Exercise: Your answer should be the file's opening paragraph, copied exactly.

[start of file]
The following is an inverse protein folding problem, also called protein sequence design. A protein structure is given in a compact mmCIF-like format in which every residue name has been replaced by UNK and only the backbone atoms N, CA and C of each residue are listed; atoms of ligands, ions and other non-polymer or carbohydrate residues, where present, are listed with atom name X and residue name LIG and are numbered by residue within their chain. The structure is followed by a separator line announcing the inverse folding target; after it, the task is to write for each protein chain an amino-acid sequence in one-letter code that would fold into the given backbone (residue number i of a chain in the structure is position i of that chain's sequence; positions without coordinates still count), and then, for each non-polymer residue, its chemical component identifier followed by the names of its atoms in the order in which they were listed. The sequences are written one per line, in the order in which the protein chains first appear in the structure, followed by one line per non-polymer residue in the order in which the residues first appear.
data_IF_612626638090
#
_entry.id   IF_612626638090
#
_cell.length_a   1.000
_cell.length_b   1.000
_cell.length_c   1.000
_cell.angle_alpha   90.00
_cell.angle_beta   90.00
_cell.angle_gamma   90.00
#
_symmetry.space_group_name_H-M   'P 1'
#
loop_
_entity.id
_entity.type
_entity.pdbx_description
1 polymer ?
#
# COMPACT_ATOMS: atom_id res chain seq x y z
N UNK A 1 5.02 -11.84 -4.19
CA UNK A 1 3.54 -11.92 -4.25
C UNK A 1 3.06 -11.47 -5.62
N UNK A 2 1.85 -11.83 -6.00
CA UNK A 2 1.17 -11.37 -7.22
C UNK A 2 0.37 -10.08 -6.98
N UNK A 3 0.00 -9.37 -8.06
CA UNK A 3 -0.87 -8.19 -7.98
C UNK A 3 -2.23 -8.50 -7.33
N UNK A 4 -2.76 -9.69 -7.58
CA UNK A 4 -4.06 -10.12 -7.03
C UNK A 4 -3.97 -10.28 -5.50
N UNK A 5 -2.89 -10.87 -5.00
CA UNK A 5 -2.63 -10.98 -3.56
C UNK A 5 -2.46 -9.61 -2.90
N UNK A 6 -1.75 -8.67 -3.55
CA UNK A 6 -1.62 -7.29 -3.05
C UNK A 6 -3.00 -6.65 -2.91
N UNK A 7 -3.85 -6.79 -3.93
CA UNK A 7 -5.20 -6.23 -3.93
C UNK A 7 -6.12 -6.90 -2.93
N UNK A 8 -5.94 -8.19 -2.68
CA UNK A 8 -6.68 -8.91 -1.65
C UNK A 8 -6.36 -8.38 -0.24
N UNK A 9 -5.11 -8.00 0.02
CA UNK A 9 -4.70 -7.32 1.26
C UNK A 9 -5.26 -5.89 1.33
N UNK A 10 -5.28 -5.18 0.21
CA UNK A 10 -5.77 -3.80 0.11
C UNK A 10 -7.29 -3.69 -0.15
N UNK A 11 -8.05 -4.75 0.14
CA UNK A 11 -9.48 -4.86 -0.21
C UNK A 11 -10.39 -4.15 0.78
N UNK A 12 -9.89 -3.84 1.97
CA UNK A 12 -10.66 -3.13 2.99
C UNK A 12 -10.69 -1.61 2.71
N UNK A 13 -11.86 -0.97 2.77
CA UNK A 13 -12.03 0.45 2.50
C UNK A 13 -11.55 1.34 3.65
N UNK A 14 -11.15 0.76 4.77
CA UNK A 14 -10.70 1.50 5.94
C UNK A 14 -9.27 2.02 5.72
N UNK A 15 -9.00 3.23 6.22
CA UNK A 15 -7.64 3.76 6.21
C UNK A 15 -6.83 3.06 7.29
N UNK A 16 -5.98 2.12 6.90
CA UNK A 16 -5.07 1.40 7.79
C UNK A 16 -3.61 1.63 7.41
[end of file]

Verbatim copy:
The following is an inverse protein folding problem, also called protein sequence design. A protein structure is given in a compact mmCIF-like format in which every residue name has been replaced by UNK and only the backbone atoms N, CA and C of each residue are listed; atoms of ligands, ions and other non-polymer or carbohydrate residues, where present, are listed with atom name X and residue name LIG and are numbered by residue within their chain. The structure is followed by a separator line announcing the inverse folding target; after it, the task is to write for each protein chain an amino-acid sequence in one-letter code that would fold into the given backbone (residue number i of a chain in the structure is position i of that chain's sequence; positions without coordinates still count), and then, for each non-polymer residue, its chemical component identifier followed by the names of its atoms in the order in which they were listed. The sequences are written one per line, in the order in which the protein chains first appear in the structure, followed by one line per non-polymer residue in the order in which the residues first appear.